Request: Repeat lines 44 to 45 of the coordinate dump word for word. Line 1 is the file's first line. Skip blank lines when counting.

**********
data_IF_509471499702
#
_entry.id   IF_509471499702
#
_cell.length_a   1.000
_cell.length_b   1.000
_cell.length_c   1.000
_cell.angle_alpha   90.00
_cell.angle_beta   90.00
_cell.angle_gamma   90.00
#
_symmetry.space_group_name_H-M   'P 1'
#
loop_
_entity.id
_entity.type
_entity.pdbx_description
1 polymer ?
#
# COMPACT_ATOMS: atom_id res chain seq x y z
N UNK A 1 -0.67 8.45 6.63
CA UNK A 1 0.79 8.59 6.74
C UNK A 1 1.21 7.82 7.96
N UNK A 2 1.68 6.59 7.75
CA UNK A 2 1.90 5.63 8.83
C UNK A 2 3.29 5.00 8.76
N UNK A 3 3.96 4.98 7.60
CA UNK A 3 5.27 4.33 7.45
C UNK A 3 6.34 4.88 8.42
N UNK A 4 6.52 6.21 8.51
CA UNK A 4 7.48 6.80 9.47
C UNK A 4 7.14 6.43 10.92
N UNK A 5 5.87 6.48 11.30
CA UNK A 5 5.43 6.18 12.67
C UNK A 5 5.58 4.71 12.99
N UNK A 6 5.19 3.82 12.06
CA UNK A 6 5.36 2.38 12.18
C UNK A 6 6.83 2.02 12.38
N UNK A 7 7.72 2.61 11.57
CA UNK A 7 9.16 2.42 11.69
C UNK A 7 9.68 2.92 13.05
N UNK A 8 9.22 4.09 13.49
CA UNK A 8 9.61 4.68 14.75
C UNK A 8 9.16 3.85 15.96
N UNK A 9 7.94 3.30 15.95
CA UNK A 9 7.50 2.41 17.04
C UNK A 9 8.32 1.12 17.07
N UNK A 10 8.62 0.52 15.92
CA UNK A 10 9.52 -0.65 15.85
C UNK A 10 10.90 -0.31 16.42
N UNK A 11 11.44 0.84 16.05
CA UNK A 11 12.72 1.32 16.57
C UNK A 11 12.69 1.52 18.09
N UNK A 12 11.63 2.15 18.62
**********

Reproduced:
C UNK A 8 9.16 3.85 15.96
N UNK A 9 7.94 3.30 15.95